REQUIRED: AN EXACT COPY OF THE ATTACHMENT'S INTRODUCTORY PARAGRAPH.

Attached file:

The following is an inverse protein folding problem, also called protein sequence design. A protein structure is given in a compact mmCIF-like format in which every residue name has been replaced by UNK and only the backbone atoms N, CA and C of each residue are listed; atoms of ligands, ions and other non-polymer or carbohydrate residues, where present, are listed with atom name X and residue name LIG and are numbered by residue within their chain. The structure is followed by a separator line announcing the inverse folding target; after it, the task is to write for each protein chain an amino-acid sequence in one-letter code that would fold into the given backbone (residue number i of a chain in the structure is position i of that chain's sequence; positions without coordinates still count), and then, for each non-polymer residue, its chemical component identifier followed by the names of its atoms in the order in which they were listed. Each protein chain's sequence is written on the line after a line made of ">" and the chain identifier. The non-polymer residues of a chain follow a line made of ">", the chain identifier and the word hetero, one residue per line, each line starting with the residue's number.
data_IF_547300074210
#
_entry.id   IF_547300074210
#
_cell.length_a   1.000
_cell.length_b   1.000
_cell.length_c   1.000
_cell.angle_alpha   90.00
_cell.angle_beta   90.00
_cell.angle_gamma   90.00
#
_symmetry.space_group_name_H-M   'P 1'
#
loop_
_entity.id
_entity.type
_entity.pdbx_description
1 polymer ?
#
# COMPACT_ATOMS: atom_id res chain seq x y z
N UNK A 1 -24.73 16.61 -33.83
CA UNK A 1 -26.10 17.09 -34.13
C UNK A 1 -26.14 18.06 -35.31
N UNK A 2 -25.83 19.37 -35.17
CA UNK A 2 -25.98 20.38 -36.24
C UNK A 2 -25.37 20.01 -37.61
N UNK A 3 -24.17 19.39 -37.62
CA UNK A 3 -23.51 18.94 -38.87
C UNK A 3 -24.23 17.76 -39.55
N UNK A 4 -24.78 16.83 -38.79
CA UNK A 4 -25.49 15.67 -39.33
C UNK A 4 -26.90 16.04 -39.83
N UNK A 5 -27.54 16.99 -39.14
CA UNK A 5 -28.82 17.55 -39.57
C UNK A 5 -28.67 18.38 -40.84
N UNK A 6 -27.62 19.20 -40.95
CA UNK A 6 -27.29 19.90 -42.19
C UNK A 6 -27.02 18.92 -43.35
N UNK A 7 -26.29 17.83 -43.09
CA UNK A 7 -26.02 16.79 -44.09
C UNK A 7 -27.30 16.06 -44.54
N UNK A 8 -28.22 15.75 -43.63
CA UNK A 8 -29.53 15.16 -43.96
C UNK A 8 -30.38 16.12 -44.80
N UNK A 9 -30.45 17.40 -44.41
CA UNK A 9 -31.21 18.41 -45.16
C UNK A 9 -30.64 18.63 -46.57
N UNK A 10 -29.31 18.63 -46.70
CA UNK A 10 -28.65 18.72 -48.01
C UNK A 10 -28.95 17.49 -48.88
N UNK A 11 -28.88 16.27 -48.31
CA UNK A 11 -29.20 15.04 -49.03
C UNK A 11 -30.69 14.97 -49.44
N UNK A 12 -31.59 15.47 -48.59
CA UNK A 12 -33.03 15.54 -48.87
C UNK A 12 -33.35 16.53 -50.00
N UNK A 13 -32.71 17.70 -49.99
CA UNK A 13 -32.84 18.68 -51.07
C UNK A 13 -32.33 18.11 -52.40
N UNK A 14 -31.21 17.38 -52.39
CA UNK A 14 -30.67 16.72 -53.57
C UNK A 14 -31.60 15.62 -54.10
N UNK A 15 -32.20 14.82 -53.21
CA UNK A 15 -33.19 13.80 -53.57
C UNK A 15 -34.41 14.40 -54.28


The following is an inverse protein folding problem, also called protein sequence design. A protein structure is given in a compact mmCIF-like format in which every residue name has been replaced by UNK and only the backbone atoms N, CA and C of each residue are listed; atoms of ligands, ions and other non-polymer or carbohydrate residues, where present, are listed with atom name X and residue name LIG and are numbered by residue within their chain. The structure is followed by a separator line announcing the inverse folding target; after it, the task is to write for each protein chain an amino-acid sequence in one-letter code that would fold into the given backbone (residue number i of a chain in the structure is position i of that chain's sequence; positions without coordinates still count), and then, for each non-polymer residue, its chemical component identifier followed by the names of its atoms in the order in which they were listed. Each protein chain's sequence is written on the line after a line made of ">" and the chain identifier. The non-polymer residues of a chain follow a line made of ">", the chain identifier and the word hetero, one residue per line, each line starting with the residue's number.